Jan Michiel Ruyten was born in Antwerp where he received his first artistic training from Ignatius Josephus van Regemorter. Initially he painted landscapes and genre paintings and then developed towards city views. From a young age he started contributing his works to the salons in Ghent, Brussels and Antwerp.
Ruyten became in 1840 a member of the Antwerp Academy. The marine and city painter Hendrik Frans Schaefels worked as an assistant of Ruyten between 1842 and 1844.
Ruyten left Belgium for the Netherlands in the 1840s. It is known that he contributed a painting to the exhibition of The Hague in 1845. He is presumed to have lived and worked in The Hague until 1870. In the Netherlands he got to know the work of Andreas Schelfhout and this artist's pupil Wijnand Nuijen, which had a great influence on his choice of subjects. Schaefels exhibited in his native Belgium as well as in Vienna and London and was awarded numerous prizes.
Ruyten's pupils included Florent Crabeels, Alexander Josephus Thomas Wittevronghel and Laurent Herman Redig.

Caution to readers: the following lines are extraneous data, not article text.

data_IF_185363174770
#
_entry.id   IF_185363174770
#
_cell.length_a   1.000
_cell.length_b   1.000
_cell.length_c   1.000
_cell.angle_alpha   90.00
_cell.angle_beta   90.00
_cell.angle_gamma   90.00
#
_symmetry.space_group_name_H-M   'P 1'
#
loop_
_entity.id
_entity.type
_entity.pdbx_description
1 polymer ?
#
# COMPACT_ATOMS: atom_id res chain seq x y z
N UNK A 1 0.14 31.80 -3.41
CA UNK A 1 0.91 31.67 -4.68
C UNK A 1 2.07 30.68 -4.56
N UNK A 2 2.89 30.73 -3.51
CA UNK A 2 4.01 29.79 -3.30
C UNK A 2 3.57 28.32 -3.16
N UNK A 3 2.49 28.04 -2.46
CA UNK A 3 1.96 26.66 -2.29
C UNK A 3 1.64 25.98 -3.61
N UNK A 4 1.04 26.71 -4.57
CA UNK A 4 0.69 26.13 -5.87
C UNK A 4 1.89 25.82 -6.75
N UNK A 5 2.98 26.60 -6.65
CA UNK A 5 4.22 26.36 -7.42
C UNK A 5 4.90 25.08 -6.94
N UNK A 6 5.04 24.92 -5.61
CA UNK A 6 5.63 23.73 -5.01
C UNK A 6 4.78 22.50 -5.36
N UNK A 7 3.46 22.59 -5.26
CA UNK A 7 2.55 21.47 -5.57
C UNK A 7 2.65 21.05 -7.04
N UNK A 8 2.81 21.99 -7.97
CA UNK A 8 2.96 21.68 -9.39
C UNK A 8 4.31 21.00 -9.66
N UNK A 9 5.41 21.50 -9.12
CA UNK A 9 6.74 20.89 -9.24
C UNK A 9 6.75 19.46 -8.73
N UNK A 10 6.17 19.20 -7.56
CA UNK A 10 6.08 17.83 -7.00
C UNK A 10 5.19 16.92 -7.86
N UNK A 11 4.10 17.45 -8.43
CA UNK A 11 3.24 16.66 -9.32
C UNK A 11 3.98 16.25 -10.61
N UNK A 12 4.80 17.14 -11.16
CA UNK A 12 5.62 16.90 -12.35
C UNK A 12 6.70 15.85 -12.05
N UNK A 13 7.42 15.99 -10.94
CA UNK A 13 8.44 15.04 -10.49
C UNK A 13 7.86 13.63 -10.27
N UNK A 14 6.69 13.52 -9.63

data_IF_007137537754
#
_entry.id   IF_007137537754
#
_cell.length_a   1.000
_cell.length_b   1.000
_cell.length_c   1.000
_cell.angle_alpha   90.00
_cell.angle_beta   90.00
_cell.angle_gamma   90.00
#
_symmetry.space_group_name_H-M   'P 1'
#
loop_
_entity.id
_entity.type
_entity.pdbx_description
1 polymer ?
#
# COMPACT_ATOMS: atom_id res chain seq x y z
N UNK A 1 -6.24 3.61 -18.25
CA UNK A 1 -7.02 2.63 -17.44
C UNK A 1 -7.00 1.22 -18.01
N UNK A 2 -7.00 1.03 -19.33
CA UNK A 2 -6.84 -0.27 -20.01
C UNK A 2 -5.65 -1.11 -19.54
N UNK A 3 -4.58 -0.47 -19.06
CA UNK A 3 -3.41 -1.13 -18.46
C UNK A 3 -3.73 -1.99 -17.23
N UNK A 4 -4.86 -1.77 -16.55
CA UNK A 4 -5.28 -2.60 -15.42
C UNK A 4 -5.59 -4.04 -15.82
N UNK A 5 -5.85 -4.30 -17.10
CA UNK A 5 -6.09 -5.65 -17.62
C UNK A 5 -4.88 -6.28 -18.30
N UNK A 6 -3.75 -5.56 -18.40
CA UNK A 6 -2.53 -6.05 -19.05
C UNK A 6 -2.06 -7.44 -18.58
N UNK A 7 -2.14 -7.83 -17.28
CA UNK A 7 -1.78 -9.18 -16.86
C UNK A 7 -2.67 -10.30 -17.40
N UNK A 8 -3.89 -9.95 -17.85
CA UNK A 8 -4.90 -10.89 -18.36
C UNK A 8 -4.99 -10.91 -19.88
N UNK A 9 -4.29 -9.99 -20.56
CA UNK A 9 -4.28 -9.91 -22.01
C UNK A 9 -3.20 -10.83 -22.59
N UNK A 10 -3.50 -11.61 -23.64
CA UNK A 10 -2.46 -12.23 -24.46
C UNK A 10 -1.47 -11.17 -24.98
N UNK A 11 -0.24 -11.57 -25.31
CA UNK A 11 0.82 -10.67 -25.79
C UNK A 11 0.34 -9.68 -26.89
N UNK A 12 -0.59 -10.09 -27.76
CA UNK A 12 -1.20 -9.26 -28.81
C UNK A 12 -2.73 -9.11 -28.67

Jan Michiel Ruyten painted genre scenes, landscapes with figures, winter landscapes, urban landscapes, waterscapes, seascapes, historical subjects, scenes with figures and architectural views. While initially he painted mainly cityscapes, during his residence in The Netherlands he was inspired by the work of Andreas Schelfhout and Wijnand Nuijen to start paintings river views, ports and ice scenes. Despite the Dutch influence on these works, he was able to maintain his originality. After 1870 he returned to painting city scenes and markets. Jan Michiel Ruyten was of the same generation as the prominent Belgian history painter Henri Leys and was to some extent influenced by that artist.
Ruyten worked in oils as well as in watercolors. Ruyten was one of the first artists to use the recently invented medium of the photograph for his cityscapes.